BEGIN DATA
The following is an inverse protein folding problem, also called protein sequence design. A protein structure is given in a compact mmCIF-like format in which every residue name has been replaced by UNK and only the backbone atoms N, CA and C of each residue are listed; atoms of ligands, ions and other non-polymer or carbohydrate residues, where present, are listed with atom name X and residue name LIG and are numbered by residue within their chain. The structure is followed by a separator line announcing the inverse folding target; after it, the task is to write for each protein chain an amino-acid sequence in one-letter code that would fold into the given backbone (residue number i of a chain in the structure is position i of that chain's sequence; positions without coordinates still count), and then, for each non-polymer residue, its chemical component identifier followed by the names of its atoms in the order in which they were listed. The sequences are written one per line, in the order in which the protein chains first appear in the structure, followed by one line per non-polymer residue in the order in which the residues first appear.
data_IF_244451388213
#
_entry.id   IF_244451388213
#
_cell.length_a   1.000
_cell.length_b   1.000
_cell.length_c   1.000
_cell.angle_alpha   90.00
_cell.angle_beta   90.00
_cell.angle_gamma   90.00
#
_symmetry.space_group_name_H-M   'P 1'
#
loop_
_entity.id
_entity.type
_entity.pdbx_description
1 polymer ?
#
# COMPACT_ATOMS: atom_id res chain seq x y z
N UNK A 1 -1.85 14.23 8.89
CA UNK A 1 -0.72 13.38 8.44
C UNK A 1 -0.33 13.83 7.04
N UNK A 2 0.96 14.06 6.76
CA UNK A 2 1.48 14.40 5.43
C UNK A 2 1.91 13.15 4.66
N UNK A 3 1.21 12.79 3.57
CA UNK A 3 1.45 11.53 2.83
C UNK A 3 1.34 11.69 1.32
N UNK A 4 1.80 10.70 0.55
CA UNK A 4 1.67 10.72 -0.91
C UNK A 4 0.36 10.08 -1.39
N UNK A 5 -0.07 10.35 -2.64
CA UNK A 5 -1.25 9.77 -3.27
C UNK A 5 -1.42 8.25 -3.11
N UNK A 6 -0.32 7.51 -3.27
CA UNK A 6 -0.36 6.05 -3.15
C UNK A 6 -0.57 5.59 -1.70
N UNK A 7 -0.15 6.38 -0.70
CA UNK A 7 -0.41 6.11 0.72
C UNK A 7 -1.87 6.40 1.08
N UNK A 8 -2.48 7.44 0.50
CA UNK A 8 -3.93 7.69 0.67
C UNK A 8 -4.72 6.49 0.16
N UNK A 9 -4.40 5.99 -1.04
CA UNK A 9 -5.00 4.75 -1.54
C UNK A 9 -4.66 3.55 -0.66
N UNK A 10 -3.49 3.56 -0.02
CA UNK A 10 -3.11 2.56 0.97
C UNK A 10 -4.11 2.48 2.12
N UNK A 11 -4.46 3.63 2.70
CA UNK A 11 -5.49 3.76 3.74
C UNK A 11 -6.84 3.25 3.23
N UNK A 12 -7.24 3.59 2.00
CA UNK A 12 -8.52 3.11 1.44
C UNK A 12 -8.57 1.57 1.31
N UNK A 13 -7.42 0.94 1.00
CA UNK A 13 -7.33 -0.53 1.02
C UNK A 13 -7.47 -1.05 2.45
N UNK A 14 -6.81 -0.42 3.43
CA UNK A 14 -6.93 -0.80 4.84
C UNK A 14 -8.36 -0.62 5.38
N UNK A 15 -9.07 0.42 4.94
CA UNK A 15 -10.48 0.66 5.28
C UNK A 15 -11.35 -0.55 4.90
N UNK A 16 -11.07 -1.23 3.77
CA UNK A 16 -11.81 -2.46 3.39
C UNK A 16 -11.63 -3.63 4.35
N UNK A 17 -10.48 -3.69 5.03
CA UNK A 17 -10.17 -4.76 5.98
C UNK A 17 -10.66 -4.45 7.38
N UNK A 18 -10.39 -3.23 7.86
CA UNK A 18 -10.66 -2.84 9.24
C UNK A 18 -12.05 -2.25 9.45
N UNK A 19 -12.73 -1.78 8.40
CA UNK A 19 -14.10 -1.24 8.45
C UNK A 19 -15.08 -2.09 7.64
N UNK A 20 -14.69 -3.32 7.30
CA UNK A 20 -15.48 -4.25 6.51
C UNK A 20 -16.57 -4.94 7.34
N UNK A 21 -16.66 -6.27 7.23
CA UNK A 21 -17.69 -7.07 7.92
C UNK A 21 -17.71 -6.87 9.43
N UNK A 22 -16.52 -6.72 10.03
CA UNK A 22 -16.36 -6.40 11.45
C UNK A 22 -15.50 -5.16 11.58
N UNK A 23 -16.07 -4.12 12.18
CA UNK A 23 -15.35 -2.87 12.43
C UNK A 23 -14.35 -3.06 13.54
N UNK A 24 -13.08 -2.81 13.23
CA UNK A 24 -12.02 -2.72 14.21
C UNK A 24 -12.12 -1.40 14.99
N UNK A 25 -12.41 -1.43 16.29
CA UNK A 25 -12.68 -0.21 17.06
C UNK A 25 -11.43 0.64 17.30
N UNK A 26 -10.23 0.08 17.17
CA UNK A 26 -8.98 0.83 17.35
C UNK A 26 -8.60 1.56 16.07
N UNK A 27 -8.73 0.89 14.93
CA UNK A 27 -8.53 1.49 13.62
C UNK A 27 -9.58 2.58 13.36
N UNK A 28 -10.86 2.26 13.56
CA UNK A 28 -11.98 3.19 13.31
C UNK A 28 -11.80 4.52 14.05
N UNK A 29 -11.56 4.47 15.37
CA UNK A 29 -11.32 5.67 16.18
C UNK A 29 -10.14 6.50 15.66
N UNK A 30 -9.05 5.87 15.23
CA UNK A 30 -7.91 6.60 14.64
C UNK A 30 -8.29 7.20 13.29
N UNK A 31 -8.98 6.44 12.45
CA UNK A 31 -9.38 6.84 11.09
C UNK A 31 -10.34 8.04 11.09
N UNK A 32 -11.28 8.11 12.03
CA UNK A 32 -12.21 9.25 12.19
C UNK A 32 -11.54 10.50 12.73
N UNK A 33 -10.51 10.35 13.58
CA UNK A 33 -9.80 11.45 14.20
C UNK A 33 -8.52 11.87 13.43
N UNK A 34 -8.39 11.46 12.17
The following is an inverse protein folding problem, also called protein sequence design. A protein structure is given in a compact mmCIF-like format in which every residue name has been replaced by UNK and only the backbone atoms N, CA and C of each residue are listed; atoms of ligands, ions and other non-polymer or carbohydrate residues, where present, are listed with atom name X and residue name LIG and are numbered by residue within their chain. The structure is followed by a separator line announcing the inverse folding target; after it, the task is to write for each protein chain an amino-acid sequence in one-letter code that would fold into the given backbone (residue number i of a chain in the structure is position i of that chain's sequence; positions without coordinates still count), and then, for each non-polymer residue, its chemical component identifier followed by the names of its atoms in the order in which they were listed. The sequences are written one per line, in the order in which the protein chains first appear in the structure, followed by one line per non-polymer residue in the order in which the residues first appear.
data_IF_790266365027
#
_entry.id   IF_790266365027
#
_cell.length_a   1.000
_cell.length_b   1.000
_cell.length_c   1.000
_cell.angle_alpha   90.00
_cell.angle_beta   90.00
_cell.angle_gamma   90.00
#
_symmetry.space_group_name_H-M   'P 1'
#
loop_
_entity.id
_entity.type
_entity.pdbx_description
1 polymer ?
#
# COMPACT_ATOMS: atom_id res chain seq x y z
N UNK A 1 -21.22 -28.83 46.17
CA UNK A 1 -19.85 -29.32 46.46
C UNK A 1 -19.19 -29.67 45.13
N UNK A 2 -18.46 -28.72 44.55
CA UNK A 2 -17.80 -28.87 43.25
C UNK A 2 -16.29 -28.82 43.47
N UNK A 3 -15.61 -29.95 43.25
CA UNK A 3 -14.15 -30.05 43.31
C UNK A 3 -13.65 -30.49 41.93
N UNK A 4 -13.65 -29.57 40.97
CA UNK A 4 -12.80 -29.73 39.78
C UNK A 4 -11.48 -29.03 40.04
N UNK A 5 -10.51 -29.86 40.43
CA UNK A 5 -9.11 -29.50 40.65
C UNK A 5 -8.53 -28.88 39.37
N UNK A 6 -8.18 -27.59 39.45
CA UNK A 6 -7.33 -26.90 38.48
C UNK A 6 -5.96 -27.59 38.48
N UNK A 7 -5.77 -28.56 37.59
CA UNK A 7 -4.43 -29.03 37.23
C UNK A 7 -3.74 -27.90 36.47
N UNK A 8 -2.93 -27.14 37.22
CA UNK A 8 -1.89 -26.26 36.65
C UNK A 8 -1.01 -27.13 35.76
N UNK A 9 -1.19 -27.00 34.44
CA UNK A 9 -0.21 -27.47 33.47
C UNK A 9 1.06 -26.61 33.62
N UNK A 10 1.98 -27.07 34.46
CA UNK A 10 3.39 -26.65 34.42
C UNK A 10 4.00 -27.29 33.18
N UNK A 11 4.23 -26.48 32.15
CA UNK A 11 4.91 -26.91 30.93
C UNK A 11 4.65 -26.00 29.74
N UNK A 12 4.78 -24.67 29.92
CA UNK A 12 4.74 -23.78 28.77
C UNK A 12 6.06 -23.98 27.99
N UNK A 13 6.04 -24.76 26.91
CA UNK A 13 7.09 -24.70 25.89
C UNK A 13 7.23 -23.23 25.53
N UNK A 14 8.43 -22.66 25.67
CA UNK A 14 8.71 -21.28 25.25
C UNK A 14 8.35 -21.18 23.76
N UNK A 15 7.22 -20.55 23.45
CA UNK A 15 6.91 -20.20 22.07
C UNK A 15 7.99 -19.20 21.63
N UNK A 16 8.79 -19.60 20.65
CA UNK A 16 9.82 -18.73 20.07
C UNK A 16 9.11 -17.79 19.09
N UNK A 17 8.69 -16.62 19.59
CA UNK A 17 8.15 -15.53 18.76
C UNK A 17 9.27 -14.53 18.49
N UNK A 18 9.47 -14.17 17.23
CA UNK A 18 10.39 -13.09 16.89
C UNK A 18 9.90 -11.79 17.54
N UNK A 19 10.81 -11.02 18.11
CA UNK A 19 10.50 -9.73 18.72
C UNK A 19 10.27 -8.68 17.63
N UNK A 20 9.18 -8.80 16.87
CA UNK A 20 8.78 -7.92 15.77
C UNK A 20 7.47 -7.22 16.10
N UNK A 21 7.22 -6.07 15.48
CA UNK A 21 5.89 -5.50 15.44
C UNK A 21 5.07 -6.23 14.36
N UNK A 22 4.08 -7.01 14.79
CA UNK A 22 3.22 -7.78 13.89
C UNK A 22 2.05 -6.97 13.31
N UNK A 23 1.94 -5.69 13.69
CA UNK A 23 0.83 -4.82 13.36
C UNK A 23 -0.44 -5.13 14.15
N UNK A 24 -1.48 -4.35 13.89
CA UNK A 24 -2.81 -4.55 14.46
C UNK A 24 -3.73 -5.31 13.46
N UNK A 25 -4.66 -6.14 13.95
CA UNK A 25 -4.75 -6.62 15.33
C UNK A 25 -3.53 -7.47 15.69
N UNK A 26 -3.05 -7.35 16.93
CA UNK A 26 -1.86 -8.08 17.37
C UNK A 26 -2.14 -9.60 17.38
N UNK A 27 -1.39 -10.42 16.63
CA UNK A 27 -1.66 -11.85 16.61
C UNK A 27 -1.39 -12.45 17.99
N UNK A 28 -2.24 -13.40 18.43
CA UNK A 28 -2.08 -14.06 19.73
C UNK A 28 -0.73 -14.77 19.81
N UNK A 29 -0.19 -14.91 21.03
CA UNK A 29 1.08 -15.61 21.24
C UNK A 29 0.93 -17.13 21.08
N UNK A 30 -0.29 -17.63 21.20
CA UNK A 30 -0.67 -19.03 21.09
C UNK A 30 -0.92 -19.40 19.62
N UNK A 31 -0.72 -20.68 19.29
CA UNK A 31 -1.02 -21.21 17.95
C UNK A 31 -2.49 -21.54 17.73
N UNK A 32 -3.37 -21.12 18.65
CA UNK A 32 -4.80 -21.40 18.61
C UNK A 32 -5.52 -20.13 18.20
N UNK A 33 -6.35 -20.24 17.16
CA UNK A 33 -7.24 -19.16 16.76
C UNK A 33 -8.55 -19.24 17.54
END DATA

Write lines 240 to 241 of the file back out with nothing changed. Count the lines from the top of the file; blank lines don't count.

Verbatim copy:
CA UNK A 33 -7.24 -19.16 16.76
C UNK A 33 -8.55 -19.24 17.54